Anopheles mosquitoes are increasingly becoming resistant to insecticides
Even though the number of confirmed malaria cases in the region decreased from 2.9 million in 2000 to 2 million in 2012, the disease remains a significant threat to the lives and livelihoods of people.
Recently on World Malaria Day, WHO urged governments, development partners and the corporate sector to invest more to sustain these gains and eliminate malaria.
"1.4 billion People continue to be at risk of malaria in South-East Asia. They are often the poorest, including workers in hilly or forested areas, in development projects such as mining, agro-forestry, road and dam constructions, and upland subsistence farming in rural areas and urban areas," said Dr Poonam Khetrapal Singh, WHO Regional Director for South-East Asia.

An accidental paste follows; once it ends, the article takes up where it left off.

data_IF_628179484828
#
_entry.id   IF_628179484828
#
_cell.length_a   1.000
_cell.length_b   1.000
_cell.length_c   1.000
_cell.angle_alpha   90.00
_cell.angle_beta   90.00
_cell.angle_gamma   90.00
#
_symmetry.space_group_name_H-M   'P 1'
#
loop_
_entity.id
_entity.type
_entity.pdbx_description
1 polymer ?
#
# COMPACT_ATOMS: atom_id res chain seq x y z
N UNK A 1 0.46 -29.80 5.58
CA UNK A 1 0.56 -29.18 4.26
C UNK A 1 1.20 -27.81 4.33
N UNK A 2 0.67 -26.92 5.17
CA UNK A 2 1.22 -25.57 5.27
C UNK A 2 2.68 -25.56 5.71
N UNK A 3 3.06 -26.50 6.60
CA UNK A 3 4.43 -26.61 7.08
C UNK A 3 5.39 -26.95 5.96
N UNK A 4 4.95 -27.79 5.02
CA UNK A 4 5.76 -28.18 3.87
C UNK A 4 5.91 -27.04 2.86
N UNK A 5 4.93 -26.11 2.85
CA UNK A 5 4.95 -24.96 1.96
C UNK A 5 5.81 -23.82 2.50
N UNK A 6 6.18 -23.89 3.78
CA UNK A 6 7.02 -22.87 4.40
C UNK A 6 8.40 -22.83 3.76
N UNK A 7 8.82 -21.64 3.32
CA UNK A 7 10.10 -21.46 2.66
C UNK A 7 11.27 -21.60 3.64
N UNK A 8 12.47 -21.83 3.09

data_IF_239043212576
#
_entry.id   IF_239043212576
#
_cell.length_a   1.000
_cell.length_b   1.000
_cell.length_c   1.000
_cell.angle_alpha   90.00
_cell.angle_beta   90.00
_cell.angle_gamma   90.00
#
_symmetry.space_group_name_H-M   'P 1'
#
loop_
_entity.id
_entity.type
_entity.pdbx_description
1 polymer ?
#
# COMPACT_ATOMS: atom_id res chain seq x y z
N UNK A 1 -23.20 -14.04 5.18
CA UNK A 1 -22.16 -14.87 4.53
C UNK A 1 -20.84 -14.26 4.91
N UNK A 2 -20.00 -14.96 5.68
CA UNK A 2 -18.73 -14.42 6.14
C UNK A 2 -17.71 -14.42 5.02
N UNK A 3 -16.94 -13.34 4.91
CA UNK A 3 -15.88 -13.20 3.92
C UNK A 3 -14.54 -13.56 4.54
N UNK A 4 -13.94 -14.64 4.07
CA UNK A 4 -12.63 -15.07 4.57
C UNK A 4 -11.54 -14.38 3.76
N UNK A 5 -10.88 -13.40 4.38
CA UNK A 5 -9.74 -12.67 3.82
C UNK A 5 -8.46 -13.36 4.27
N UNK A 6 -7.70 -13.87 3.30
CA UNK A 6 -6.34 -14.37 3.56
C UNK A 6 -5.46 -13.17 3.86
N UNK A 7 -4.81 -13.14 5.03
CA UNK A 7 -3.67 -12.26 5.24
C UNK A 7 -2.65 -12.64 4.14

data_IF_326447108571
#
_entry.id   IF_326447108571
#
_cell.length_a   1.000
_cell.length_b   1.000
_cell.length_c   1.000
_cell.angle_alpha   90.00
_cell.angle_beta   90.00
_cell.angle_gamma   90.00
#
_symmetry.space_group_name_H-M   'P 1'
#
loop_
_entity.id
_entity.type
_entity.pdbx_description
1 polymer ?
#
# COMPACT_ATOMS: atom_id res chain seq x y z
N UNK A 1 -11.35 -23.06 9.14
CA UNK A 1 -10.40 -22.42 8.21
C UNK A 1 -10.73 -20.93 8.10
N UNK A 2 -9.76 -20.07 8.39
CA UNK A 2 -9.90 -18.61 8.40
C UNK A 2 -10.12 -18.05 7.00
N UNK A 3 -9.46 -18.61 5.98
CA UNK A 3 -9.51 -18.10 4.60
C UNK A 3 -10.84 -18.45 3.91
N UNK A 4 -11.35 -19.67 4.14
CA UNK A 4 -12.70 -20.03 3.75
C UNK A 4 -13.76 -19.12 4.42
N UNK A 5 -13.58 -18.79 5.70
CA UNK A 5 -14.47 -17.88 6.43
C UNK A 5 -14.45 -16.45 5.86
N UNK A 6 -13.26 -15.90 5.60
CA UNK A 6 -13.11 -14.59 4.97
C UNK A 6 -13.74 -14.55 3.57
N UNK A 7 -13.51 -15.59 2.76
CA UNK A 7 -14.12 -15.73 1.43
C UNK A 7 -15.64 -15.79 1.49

Bangladesh, Bhutan, Democratic People's Republic of Korea, Nepal, and Sri Lanka reduced the incidence of malaria cases by more than 75 percent from 2000 to 2012.
Thailand and Timor-Leste are on track to achieve a decrease of over 75 percent. India is expected to decrease malaria case incidence by 50-75 percent by 2015.
Sri Lanka is in the elimination phase; the country has had no indigenous cases since November 2012, down from 203 000 cases in 2000. Maldives has been malaria-free since 1984.
Global efforts to control and eliminate malaria have saved an estimated 3.3 million lives.
Between 2000 and 2012, malaria mortality rates have been reduced by 42 percent and the incidence of malaria has decreased by 25 percent globally.
But the gains in malaria control, although substantial, could be reversed due to increasing parasite resistance to drugs, mosquito resistance to insecticides and re-introduction of transmission in places where the disease has been eliminated.